Read all about this (and Osama is even involved). But wait, it's also in Minnesota. And in New Jersey (Nat'l Group for Communications & Computers Ltd. v. Lucent Technologies Int'l, Inc., 331 F. Supp. 2d 290 (D.N.J. 2004)).
Oddly enough, the American courts treat this as a perfectly normal matter. In the first two cases I cited, the parties entered into a contract that provided for Sharia arbitration; the courts considered challenges to the arbitral process, and upheld the awards. The third case involved a contractual provision expressly stating that disputes about the contract would be resolved under Saudi Arabian law; the court then dutifully investigated what the Saudi rules (which are built on Sharia) would call for, and rendered judgment "based upon this Court's review of various academic texts, the testimony of the experts, the submissions of the parties, and the Court's understanding of the fundamental principles of Islamic law as they would be interpreted by a court in Saudi Arabia."
And of course the application of Sharia law was indeed a perfectly normal matter. American courts are governed by American law, but American law has long provided that parties to contracts can provide for alternative dispute resolution mechanisms (such as arbitration). American law has likewise long provided that some contractual disputes would be resolved with reference to foreign law, especially when the law is expressly provided for by the contract. It doesn't matter whether the arbitration or the foreign law is secular or religious -- secular and religious rules are treated basically equally, on the principle that the parties' contractual choices should be honored unless some extraordinary circumstance makes it unfair to do so.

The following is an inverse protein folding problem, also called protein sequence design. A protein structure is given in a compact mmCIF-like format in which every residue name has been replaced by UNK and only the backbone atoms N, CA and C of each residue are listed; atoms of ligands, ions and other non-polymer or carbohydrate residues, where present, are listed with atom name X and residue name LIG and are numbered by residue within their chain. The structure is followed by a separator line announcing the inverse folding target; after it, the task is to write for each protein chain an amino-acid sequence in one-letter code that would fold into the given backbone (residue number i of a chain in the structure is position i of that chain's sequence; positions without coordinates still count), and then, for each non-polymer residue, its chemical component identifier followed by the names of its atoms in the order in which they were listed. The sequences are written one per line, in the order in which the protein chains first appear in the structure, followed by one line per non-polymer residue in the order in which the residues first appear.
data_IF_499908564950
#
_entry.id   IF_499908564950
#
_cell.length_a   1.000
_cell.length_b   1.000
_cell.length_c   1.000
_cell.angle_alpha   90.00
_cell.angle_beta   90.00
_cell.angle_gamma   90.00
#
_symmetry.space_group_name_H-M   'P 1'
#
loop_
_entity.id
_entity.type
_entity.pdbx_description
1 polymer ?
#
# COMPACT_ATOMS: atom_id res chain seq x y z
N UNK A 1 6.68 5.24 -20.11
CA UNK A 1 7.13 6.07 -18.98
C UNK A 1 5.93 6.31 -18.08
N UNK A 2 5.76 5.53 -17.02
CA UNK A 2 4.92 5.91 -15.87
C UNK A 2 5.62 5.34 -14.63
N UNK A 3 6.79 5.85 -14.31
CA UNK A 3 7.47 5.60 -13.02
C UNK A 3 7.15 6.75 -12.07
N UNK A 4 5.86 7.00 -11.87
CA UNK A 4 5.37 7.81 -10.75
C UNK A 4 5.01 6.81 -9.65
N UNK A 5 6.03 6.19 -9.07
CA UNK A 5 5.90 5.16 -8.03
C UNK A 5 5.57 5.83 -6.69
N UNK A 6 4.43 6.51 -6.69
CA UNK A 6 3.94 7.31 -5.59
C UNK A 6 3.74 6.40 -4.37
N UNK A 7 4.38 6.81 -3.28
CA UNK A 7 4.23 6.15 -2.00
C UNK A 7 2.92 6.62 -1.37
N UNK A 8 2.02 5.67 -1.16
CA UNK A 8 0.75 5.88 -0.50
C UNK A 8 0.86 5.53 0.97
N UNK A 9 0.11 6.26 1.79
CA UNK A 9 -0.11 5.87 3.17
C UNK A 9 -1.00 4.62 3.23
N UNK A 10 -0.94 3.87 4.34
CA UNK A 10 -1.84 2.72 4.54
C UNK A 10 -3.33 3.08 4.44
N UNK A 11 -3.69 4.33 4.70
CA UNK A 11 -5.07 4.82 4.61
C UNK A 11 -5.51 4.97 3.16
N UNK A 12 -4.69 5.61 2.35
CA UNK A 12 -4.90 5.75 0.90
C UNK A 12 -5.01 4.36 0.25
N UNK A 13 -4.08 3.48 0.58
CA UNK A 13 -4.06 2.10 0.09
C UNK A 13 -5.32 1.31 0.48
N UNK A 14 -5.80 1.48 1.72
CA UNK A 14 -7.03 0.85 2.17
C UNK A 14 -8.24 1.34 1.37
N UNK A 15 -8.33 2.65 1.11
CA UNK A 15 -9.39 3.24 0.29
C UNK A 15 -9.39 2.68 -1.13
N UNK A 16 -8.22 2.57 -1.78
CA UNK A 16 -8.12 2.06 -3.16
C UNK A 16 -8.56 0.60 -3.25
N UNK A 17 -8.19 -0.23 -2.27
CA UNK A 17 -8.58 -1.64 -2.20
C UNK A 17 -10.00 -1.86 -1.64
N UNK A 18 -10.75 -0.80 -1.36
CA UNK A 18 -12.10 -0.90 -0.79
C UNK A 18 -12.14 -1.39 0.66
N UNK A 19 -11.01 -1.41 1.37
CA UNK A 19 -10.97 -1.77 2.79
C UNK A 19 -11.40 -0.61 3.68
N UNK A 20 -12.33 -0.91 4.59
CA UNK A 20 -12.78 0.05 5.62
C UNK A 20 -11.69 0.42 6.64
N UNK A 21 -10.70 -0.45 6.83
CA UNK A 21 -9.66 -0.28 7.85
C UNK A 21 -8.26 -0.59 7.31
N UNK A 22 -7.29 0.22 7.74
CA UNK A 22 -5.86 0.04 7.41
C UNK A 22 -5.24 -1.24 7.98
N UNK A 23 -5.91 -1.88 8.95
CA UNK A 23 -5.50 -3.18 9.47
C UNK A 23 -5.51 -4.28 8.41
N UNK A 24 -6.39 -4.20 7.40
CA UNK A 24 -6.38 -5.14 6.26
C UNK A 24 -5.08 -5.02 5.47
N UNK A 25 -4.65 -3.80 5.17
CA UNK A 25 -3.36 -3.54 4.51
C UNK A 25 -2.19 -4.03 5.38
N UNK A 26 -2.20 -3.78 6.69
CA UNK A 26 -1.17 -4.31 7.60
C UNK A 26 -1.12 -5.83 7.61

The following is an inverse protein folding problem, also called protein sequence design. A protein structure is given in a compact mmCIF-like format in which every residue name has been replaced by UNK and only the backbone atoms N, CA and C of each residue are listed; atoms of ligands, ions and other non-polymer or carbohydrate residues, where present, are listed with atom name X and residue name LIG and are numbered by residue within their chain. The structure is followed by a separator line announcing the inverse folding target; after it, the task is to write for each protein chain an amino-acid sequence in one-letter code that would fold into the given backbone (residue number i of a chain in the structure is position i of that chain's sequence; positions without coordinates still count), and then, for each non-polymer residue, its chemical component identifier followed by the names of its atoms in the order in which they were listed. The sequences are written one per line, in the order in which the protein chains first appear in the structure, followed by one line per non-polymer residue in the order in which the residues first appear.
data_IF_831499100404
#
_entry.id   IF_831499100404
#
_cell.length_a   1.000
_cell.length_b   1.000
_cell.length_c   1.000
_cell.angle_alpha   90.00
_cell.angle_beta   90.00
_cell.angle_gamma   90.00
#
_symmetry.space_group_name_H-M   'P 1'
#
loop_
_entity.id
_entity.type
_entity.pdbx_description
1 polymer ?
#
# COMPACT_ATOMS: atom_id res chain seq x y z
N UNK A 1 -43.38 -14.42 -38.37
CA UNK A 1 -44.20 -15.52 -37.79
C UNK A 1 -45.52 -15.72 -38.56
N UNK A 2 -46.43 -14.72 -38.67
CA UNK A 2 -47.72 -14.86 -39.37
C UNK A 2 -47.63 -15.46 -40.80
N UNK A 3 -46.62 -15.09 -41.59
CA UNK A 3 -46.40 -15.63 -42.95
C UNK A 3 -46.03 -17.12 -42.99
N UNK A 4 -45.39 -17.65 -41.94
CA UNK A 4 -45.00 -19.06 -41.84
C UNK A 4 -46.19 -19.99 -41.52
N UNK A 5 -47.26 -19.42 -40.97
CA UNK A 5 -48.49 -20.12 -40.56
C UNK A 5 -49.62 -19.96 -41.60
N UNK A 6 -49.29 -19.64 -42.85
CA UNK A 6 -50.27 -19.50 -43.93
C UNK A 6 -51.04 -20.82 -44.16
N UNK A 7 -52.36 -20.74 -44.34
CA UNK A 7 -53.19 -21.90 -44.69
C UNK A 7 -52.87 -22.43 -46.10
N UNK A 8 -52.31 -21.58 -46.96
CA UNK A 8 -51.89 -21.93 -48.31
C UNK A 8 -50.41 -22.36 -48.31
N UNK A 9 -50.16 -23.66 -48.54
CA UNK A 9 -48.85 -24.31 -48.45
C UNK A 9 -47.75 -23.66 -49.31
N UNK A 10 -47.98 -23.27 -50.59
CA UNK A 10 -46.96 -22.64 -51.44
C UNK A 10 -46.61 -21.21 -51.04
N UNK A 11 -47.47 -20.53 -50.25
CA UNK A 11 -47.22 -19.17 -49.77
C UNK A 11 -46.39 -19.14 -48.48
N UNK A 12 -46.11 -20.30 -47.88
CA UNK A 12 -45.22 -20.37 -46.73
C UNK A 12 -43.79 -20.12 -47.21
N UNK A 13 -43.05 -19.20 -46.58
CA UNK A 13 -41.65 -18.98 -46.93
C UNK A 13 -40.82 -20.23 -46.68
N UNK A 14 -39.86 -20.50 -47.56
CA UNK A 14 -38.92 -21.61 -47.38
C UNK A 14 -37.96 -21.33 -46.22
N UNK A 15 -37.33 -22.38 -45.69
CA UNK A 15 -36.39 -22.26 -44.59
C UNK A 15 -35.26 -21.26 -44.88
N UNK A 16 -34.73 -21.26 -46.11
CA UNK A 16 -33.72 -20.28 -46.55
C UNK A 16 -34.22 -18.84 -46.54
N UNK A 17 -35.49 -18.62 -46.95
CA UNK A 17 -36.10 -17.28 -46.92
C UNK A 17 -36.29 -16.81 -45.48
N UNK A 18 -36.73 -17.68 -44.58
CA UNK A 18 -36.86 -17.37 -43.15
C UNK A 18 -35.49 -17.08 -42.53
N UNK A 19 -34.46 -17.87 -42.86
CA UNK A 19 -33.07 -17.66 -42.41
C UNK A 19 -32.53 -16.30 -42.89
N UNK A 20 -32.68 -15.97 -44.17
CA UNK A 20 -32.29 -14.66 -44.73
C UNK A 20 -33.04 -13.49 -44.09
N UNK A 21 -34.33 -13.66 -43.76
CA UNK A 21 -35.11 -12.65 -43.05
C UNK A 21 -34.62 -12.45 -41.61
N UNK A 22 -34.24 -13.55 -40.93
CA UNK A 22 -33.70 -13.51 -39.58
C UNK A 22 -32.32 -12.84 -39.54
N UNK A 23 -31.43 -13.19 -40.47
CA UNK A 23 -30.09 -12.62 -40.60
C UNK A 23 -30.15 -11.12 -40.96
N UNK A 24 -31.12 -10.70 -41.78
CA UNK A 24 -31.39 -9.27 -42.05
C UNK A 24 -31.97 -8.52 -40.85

One could argue that American courts shouldn't be able to apply religious rules because of concerns about excessive entanglement of the government and religion. But even if that's so in some situations, it wouldn't apply when a court is merely asked to confirm an arbitration award rather than to applying the religious rules in the first instance, and it also wouldn't apply when the religious rules are part of the law of a foreign country (such as Saudi Arabia).
Now maybe Sharia law is more likely to be unfair than other systems in certain circumstances; and doubtless some people feel strong social pressure to enter into contracts endorsed by their cultural group. But people feel various kinds of pressure to enter into various kinds of contracts. American law usually enforces the contracts despite talk of pressure and unfairness. There are exceptions, but they are indeed exceptions, and the rule is enforcing contracts. Yet the skies haven't fallen, nor do they seem likely to fall even if more contracts end up being arbitrated or otherwise evaluated under Sharia law.